Since 2001, the average has risen pretty consistently, peaking in 2013 with Joey Chestnut‘s insane 69 hot dogs in ten minutes, good for a nice 6.9 dogs per minute. The women have proven no less formidable, submitting averages between 3.4 and 4.5 each year.
Finally, the advanced statistics for hot dog eating you never knew you needed. Here we see how the time limit reduction after 2007 affected eaters, who nevertheless continued to push themselves to far higher totals even without two spare minutes. The blue line shows the actual winning total, while the orange line shows the expected number of hot dogs at the ten-minute rate had the competition occurred in twelve minutes.
The line of thought would presumably be that eaters would welcome the two-minute reduction because it would mean that they wouldn’t have to prepare to eat as many hot dogs, but this has not been the case. After a fall from 66 to 59 from 2007 to 2008, the first year of the ten-minute limit, the winning total jumped to 68 in 2009 and hasn’t fallen below 62 since 2010.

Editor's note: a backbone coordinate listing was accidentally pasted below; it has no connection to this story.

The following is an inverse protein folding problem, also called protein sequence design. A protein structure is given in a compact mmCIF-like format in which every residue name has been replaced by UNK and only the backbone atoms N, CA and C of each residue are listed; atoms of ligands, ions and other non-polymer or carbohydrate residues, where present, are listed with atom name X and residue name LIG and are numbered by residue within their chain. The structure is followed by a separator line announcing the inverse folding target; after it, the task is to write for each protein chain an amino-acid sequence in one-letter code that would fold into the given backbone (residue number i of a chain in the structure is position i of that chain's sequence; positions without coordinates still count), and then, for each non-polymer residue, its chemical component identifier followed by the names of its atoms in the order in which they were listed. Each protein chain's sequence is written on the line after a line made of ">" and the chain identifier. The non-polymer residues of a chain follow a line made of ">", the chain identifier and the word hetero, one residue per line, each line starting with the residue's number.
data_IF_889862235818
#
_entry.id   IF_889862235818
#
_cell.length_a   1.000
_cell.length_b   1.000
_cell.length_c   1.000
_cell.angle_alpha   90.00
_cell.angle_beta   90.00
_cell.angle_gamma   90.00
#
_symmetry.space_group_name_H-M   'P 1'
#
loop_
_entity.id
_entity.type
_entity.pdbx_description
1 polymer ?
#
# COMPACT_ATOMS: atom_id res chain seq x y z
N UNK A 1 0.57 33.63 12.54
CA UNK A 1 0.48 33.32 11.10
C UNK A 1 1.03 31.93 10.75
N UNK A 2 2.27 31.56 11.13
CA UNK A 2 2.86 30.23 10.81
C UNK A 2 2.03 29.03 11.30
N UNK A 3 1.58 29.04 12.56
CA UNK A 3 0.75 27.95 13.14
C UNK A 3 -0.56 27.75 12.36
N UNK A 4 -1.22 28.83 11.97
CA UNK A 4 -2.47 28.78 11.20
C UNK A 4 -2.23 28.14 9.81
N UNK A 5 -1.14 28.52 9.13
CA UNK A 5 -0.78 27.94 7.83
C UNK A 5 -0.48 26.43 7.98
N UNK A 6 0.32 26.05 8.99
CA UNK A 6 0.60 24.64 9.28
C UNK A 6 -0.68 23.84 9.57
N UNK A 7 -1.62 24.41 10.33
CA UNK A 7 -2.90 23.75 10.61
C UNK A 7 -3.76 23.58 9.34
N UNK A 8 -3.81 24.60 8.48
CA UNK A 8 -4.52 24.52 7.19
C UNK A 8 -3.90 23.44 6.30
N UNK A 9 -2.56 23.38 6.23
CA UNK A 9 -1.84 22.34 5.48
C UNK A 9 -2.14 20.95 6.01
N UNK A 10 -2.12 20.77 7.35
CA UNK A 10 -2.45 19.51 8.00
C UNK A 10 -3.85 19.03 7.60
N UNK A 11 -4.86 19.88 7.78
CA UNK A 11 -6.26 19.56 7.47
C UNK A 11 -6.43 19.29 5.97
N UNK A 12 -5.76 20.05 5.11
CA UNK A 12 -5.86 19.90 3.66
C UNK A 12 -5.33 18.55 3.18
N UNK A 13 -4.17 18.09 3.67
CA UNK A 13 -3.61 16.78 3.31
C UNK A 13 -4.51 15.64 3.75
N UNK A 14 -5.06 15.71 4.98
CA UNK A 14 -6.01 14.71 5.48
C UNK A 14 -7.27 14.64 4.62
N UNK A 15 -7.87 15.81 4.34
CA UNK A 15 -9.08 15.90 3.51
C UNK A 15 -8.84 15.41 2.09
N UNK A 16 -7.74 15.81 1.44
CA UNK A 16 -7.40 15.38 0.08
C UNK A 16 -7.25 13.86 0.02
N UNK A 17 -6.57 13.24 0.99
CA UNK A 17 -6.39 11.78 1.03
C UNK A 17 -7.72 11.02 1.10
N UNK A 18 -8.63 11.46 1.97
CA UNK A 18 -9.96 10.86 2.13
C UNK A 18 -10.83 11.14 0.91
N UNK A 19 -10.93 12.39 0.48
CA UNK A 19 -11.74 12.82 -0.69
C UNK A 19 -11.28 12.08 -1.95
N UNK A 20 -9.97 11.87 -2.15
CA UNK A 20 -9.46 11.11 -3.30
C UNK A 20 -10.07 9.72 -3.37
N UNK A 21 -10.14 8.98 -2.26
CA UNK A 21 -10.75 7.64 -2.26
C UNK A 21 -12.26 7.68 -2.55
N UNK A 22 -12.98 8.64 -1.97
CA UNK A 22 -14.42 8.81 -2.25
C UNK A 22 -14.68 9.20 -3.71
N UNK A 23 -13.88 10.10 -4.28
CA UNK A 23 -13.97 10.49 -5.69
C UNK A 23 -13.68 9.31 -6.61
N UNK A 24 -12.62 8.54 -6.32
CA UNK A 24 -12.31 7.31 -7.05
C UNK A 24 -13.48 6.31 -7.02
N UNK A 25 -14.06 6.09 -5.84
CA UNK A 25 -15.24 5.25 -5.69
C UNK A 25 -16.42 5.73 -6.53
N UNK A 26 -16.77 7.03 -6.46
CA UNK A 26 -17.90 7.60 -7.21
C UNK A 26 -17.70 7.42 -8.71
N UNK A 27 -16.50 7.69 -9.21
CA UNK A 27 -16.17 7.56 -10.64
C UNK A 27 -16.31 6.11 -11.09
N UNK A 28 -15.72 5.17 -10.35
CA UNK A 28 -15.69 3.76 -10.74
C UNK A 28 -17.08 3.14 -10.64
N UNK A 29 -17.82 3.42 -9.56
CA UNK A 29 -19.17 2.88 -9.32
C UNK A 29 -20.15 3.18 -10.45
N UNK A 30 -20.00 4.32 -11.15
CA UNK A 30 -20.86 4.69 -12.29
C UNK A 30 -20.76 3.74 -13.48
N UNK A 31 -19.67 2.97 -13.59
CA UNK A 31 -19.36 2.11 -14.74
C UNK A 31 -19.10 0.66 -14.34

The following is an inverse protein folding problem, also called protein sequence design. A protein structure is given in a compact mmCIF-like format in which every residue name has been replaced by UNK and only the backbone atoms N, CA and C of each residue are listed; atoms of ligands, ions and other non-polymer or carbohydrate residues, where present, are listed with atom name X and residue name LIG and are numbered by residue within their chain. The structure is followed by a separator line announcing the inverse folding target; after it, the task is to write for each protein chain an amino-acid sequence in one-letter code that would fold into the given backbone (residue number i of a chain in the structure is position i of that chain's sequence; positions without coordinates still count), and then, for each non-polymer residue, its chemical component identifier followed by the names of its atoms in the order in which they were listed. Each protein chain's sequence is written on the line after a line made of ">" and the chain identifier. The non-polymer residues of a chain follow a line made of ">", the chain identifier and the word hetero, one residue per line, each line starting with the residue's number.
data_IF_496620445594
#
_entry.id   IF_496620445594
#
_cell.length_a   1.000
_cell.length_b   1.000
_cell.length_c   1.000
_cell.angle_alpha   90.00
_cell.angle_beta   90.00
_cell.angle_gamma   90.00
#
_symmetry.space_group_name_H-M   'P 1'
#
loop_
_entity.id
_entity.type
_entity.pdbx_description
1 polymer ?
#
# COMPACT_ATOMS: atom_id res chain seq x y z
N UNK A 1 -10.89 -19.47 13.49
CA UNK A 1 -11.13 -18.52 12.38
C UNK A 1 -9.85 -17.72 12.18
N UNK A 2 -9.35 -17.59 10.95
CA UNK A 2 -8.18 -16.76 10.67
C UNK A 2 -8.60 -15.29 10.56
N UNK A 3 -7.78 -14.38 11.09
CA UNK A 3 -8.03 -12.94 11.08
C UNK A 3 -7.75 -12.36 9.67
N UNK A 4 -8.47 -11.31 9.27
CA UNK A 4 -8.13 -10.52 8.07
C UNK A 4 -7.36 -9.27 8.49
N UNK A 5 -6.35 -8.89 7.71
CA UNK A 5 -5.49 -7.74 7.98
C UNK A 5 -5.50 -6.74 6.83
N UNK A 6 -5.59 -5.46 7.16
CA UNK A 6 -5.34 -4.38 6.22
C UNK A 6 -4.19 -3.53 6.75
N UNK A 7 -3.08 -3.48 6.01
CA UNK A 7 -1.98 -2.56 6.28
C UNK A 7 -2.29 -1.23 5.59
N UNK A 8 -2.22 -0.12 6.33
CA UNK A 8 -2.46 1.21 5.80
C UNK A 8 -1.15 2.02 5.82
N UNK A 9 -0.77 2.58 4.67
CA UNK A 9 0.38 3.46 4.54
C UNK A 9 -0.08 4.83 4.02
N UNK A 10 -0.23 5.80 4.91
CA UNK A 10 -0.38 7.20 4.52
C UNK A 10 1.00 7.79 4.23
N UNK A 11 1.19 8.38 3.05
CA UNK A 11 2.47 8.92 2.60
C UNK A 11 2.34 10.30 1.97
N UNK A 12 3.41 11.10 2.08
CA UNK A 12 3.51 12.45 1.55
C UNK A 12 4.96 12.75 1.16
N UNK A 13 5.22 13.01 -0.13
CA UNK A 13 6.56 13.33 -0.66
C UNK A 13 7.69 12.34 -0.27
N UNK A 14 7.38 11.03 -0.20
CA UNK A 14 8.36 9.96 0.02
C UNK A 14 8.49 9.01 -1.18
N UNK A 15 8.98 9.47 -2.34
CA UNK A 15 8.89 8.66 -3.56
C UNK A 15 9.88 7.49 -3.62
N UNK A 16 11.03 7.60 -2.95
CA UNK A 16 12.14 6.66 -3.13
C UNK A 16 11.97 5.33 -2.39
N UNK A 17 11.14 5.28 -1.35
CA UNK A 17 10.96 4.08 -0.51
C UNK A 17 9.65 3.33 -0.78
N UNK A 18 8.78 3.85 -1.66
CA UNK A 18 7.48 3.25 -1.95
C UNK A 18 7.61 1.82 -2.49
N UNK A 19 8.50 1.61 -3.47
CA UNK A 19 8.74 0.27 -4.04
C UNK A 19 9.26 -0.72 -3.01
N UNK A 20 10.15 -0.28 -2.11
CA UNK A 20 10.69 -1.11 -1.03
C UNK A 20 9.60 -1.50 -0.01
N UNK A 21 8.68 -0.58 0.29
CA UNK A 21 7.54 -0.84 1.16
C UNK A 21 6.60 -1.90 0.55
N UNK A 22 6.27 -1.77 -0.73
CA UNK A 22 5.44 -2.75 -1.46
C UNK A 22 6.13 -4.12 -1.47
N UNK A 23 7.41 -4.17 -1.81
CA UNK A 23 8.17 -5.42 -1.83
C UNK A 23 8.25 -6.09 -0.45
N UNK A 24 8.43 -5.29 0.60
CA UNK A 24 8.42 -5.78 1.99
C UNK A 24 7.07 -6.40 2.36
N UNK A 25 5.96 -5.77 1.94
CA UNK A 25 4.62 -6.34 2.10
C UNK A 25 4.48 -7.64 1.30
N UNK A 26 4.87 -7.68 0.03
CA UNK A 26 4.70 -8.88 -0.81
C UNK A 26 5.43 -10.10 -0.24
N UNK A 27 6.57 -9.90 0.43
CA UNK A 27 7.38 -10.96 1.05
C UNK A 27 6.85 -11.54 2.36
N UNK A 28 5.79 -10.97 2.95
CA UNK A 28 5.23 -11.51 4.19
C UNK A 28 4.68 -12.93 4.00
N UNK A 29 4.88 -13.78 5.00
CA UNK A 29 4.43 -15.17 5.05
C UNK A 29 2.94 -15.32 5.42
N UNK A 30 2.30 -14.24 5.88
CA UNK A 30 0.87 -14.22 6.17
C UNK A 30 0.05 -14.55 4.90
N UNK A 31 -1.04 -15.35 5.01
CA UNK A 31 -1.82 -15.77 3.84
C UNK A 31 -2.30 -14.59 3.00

Even with that drop in 2008 and a subsequent dip to 54 in 2010, the average per twelve minutes hasn’t fallen below 64.8 since the time limit reduction. With 2013 being the banner, record-setting year, Joey Chestnut was on track for a stomach-annihilating 82.8 hot dogs had the competition been twelve minutes long. At that point, it isn’t even staggering; it’s full-on food coma-inducing, complete with a Nathan’s-sponsored ottoman and many patriotic disciples presumably waving large palmetto leaves in our hero’s face.
Whether the competition ups the ante again this year will be a good indicator of who may win: since Chestnut’s turn in 2013, Matt Stonie has won the competition two years in a row, but with 61 and 62 hot dogs in 2014 and ’15, good for averages of 6.1/6.2 and per-twelve averages of 73.2/74.4. Perhaps we’ve reached the peak of hot dog consumption, and the stabilizing force in competitive eating is the new tortoise. Like you, I’ll probably enjoy a dog or two, but it won’t push 70. Happy America, everybody.